Five courageous human rights defenders from around the world have shared their hard-hitting stories on Amnesty International’s new podcast: ‘On the Side of Humanity. How human rights defenders fight for our present and future’.
The three-part series was released to mark the 25th anniversary of the UN Declaration on Human Rights Defenders. The documentary explores how the human rights movement has evolved since the adoption of the watershed declaration.
In the podcast, Amnesty International’s Tatyana Movshevich discovers the story behind the declaration and meets brave activists from Chile, the USA, Nepal, Ireland and Ghana, all of whom have been fighting for the rights of marginalized people — and risking their lives in the process.
“Every day, human rights defenders are risking their lives, sometimes at a significant personal cost. They experience violence and discrimination simply for defending the rights of others,” said Tatyana Movshevich, Amnesty International’s Campaigner.
“For this podcast I have interviewed five incredible human rights defenders and it was inspiring to hear about their work, but also distressing to realise the enormous dangers they are facing. During our interview, Anas Aremeyaw Anas, a journalist from Ghana, told me a chilling story of how his investigation into killings linked to ritual magic in Malawi had gone terribly wrong. And it was not the only time when Anas found himself in mortal danger because of his human rights work. Far from it.”
Every day, human rights defenders are risking their lives, sometimes at a significant personal cost.Tatyana Movshevich, Amnesty International’s Campaigner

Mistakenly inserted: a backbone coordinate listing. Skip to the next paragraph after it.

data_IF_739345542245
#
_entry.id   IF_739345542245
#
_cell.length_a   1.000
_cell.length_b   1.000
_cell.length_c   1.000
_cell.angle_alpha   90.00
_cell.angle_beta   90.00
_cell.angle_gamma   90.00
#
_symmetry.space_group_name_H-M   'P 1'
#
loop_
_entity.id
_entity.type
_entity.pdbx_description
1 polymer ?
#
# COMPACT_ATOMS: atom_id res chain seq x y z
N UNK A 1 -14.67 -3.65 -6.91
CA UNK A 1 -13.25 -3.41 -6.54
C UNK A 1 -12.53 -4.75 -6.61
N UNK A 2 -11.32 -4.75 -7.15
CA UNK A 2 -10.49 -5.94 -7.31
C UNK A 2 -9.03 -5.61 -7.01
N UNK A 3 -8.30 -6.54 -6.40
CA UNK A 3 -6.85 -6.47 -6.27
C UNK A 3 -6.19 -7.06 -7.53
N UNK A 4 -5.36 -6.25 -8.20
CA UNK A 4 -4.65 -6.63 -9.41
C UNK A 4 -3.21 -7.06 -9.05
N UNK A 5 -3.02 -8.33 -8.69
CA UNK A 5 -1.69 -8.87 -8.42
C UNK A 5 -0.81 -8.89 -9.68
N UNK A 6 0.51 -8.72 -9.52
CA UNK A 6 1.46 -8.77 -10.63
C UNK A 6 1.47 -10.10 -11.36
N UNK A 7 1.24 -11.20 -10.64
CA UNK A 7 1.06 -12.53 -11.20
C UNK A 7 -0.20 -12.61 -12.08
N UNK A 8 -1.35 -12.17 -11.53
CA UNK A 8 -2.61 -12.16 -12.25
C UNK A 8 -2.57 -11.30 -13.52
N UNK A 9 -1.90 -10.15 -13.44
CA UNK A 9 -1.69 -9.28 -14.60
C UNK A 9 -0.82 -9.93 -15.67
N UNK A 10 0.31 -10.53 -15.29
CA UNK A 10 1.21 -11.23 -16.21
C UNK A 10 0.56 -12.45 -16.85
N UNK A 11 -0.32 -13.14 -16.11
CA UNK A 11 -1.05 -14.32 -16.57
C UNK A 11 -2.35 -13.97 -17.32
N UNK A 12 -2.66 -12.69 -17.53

Others featured in the podcast include Lorena Donaire, a water defender from Chile whose life was turned upside down as she was tackling the catastrophic results of a mega-drought; Monica Simpson, a queer activist and artist from the USA and Durga Sob, a Dalit woman and Nepalese feminist activist, who have both been confronting long-ignored issues of racism and caste-based discrimination; and Sean Binder, a migrant rights defender from Ireland whose freedom was compromised while he was volunteering on an idyllic Greek island.
For Monica Simpson speaking out brings risk, but, just like the others, it will not stop her from defending the rights of others. She said: “I’m a Black woman [who] does work in the south of the United States of America. I am queer. I am talking about sex and bodies, talking about art as a revolutionary act. It’s like every issue area that has been criminalized and violated, I’m embodying that on a daily basis.”
International experts that took part in the series include Mary Lawlor, the UN Special Rapporteur on the situation of Human Rights Defenders, and Hina Jilani, women rights activist and co-founder of Pakistan’s first all-women law firm.
Interviews are available with Tatyana Movshevich, as well as the Human Rights Defenders featured in the podcast.